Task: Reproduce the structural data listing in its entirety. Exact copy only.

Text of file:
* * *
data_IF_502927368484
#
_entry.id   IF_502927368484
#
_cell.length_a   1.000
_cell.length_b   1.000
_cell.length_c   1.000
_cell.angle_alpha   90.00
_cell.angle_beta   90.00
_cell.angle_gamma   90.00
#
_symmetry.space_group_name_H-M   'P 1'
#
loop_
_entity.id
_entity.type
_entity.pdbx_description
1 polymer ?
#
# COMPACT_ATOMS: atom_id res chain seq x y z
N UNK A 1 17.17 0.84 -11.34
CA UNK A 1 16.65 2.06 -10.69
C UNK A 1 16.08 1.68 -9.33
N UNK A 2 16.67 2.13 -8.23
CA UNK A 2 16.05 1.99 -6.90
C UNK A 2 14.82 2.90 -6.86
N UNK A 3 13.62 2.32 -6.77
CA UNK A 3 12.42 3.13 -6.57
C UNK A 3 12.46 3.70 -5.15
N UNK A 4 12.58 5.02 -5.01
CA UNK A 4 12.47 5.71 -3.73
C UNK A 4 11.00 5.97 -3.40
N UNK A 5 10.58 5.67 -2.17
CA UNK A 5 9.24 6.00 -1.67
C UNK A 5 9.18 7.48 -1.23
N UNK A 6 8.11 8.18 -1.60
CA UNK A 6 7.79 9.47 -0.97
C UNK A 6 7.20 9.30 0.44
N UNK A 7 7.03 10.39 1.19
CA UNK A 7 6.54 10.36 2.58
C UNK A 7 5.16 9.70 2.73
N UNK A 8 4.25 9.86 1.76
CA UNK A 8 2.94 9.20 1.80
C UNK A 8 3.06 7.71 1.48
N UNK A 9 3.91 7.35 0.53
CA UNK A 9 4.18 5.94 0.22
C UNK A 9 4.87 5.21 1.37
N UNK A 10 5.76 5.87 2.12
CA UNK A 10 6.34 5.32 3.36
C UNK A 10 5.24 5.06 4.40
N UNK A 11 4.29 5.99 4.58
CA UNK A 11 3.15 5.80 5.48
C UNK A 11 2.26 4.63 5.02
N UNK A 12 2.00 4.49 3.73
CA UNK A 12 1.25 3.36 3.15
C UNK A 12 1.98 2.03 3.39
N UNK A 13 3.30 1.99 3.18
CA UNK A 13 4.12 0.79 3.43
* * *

data_IF_502927368484
#
_entry.id   IF_502927368484
#
_cell.length_a   1.000
_cell.length_b   1.000
_cell.length_c   1.000
_cell.angle_alpha   90.00
_cell.angle_beta   90.00
_cell.angle_gamma   90.00
#
_symmetry.space_group_name_H-M   'P 1'
#
loop_
_entity.id
_entity.type
_entity.pdbx_description
1 polymer ?
#
# COMPACT_ATOMS: atom_id res chain seq x y z
N UNK A 1 17.17 0.84 -11.34
CA UNK A 1 16.65 2.06 -10.69
C UNK A 1 16.08 1.68 -9.33
N UNK A 2 16.67 2.13 -8.23
CA UNK A 2 16.05 1.99 -6.90
C UNK A 2 14.82 2.90 -6.86
N UNK A 3 13.62 2.32 -6.77
CA UNK A 3 12.42 3.13 -6.57
C UNK A 3 12.46 3.70 -5.15
N UNK A 4 12.58 5.02 -5.01
CA UNK A 4 12.47 5.71 -3.73
C UNK A 4 11.00 5.97 -3.40
N UNK A 5 10.58 5.67 -2.17
CA UNK A 5 9.24 6.00 -1.67
C UNK A 5 9.18 7.48 -1.23
N UNK A 6 8.11 8.18 -1.60
CA UNK A 6 7.79 9.47 -0.97
C UNK A 6 7.20 9.30 0.44
N UNK A 7 7.03 10.39 1.19
CA UNK A 7 6.54 10.36 2.58
C UNK A 7 5.16 9.70 2.73
N UNK A 8 4.25 9.86 1.76
CA UNK A 8 2.94 9.20 1.80
C UNK A 8 3.06 7.71 1.48
N UNK A 9 3.91 7.35 0.53
CA UNK A 9 4.18 5.94 0.22
C UNK A 9 4.87 5.21 1.37
N UNK A 10 5.76 5.87 2.12
CA UNK A 10 6.34 5.32 3.36
C UNK A 10 5.24 5.06 4.40
N UNK A 11 4.29 5.99 4.58
CA UNK A 11 3.15 5.80 5.48
C UNK A 11 2.26 4.63 5.02
N UNK A 12 2.00 4.49 3.73
CA UNK A 12 1.25 3.36 3.15
C UNK A 12 1.98 2.03 3.39
N UNK A 13 3.30 1.99 3.18
CA UNK A 13 4.12 0.79 3.43